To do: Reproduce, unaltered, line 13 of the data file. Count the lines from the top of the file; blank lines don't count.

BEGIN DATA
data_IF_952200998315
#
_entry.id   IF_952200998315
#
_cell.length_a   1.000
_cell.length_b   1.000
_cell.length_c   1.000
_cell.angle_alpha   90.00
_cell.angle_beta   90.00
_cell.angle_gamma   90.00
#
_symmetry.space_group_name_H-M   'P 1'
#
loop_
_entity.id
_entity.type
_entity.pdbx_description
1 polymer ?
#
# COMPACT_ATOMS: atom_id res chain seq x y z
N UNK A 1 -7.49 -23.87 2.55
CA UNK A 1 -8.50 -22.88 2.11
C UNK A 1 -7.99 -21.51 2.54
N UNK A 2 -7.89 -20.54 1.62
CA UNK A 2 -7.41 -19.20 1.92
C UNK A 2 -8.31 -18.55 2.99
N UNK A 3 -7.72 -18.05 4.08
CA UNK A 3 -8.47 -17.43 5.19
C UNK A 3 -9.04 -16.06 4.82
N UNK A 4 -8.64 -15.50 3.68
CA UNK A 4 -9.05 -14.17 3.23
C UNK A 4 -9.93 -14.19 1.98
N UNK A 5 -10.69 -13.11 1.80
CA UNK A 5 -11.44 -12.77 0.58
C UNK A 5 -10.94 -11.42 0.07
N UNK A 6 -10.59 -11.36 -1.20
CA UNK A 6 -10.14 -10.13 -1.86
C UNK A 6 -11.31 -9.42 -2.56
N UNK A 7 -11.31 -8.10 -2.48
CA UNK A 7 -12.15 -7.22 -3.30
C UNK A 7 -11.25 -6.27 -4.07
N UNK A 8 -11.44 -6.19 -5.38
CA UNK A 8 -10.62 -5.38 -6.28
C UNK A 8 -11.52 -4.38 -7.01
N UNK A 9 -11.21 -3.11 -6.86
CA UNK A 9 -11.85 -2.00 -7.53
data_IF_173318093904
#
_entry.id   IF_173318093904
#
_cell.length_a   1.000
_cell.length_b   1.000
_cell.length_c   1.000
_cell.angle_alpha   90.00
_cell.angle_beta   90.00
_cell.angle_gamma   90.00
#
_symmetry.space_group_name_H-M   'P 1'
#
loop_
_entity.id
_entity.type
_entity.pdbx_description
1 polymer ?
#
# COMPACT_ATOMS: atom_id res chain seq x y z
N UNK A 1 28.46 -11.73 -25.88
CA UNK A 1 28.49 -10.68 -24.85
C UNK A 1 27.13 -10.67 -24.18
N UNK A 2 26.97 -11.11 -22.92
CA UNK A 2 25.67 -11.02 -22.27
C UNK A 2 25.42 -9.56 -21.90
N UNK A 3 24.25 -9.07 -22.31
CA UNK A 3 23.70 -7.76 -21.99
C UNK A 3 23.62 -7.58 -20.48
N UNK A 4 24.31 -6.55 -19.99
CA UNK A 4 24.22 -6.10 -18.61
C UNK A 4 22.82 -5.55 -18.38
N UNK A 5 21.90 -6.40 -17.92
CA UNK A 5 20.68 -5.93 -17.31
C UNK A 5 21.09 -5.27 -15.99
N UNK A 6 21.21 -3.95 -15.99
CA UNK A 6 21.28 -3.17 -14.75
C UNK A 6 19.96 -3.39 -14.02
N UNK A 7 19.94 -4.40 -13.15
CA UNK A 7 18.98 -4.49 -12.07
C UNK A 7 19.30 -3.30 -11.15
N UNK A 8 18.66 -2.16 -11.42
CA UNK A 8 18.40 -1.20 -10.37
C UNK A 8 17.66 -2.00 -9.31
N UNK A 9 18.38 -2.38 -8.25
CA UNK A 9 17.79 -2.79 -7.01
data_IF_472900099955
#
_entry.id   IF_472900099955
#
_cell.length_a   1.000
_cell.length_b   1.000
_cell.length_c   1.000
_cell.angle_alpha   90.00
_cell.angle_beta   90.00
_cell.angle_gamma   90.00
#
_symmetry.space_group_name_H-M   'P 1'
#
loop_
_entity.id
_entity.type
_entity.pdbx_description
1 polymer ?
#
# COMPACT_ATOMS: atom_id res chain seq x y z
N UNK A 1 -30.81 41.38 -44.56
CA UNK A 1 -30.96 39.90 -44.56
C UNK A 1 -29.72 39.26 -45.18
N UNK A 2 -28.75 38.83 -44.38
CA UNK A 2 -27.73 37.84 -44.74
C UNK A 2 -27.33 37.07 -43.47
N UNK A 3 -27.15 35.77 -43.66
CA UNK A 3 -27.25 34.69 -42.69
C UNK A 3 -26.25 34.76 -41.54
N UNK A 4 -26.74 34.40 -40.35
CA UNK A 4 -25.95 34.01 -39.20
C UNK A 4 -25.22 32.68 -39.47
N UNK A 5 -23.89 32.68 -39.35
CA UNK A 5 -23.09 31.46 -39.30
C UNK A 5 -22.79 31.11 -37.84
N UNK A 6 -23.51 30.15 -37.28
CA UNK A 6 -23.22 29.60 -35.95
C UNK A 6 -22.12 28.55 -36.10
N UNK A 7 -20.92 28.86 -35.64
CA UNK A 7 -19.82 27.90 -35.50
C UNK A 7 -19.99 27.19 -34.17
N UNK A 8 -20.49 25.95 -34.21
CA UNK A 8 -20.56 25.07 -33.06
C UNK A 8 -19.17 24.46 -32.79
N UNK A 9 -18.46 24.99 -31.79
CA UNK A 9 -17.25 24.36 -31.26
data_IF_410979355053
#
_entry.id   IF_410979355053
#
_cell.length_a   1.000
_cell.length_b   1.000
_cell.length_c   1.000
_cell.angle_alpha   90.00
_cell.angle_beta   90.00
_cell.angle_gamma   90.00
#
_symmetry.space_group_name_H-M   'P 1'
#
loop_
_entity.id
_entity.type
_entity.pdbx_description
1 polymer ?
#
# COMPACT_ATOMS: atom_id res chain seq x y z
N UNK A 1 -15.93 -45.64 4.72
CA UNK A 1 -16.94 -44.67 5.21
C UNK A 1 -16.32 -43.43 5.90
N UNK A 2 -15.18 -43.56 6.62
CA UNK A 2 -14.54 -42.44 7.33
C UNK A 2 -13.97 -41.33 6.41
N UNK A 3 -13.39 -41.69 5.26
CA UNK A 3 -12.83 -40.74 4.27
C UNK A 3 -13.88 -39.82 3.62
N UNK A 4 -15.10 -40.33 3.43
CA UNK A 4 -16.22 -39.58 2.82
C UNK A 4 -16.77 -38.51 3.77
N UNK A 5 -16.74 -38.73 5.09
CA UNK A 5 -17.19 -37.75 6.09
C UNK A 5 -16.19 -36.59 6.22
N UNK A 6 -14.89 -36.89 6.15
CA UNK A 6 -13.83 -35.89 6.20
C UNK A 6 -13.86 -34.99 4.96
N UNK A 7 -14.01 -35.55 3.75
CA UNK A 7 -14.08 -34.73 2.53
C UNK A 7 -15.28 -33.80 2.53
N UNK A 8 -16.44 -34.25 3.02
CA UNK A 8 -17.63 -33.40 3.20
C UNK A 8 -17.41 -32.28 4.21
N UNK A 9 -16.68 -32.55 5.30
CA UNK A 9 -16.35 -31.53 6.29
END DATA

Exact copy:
#